Another challenge for me will be to make hinges that are a reasonable facsimile to the 1:1. The '59 essentially has no tulip panel as the trunk goes all the way up to the backlite. I think I have a solution to this issue.......but I'll have to play around with some things.

Next time, I'll try and have those sink marks puttied up and smoothed out, and get to having the trunk hinged, or at least in the process of making hinges, as well as the inner trunk panel.

Thanks for checkin' this out! ;)

Edited by MrObsessive

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Posted · Report post

Excellent tutorial.

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Posted · Report post

Keen observation on that roof,dude.Nice work B)

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As one who's also had issue with the '59 roof, this is something I've always had in the back of my head. I look forward to watching this one...and it's good to see you back at it, Bill!

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I argreee glad to have a Mrobsessive build to watch..

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Subscribed to topic..

This 59 build is gonna be fun and informative all at once.

Thanks for sharing and for getting back on the bench.

James

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one of my favorite year chevys

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Great start Bill. The trunk lid looks good so far. I'll be watching this build also and I'll start a thread on the 60 that I'm able to build thanks to you sir. I have already started to fit the top and it looks ok so far. Glad that you're back at it my friend. Have a good day. :) Dan

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Bill, it's great to see you back at the bench again, I'm sure we're all gonna learn something along the way, I know I always do. And I've got something that will make opening those panels easier for you, Trumpeter makes an excellent panel scriber that does the same thing you're doing with the backside of the X-Acto blade but it's much easier and cleaner. Here's a pic of it, it has quickly become my favorite tool next to my polishing kit!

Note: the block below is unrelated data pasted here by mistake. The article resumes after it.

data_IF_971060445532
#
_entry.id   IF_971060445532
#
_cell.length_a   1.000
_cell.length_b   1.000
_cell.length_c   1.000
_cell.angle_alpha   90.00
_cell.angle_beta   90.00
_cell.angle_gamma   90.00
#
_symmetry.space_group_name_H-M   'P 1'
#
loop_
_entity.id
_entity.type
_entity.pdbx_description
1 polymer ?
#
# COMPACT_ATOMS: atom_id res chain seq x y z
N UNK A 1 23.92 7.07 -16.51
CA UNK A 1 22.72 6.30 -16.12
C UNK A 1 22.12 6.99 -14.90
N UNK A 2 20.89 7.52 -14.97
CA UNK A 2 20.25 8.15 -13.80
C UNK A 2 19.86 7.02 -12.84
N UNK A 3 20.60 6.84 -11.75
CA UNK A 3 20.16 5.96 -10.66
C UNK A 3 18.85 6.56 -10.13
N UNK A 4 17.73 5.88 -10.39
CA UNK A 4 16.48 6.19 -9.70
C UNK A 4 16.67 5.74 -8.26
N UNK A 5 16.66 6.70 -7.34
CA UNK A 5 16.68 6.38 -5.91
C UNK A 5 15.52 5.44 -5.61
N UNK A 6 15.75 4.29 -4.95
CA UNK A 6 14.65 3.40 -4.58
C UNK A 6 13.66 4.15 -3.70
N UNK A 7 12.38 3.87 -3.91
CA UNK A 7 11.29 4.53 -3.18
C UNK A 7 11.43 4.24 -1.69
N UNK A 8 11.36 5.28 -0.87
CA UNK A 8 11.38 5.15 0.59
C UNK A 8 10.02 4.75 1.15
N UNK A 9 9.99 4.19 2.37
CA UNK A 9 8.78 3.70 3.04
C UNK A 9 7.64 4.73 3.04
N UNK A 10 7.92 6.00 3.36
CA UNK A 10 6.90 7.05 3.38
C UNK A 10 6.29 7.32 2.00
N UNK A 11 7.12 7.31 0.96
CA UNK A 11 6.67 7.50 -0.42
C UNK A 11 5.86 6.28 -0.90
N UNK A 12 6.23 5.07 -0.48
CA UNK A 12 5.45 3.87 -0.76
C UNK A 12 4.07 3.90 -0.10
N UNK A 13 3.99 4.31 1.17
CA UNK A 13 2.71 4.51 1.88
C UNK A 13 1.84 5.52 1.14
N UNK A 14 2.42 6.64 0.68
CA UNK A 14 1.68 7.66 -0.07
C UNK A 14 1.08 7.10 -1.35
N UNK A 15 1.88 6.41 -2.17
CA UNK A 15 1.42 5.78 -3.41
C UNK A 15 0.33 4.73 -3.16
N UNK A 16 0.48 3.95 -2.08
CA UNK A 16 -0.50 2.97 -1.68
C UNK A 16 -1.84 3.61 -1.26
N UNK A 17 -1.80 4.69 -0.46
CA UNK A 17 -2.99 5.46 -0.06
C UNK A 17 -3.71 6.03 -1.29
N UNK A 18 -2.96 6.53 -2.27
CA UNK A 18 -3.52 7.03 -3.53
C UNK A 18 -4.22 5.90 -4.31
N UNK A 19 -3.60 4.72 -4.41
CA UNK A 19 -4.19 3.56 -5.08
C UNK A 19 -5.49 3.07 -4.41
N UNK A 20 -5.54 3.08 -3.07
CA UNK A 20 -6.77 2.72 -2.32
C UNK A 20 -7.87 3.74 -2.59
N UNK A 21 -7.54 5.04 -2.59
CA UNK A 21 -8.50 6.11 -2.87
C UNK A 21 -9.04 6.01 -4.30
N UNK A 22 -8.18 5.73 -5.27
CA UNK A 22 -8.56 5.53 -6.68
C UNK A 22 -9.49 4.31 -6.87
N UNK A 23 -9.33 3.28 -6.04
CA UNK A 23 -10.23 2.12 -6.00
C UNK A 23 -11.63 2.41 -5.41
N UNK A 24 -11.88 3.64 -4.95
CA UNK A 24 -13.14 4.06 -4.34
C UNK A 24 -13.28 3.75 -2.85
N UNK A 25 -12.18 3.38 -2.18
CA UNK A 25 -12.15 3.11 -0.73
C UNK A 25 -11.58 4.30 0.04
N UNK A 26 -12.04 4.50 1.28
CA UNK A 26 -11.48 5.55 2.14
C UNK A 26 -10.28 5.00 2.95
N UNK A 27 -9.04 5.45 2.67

TrumpeterPanelScriber-vi.jpg

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This is gonna be badass. BUT does this mean the olds is completed?

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Great to see you back Bill, and i will be watching every step of this build up!

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TrumpeterPanelScriber-vi.jpg

Hmmm........I've not seen that before. I've tried other scribers in the past, and they somehow never seemed to work right for me. I'll certainly check around for that! One can never have too many tools! :)

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Very cool project. Great to see you back on the bench, I always enjoy (and learn!) when watching your builds. This is going to look awesome when finished. What you did for the roof, I would never noticed that mistake on Revell's kit. Actually when you said it, I can see the difference with those roofs, and that original one sure looks incorrect.

Great job all in all, keep at it. I'm going to follow this build very surely.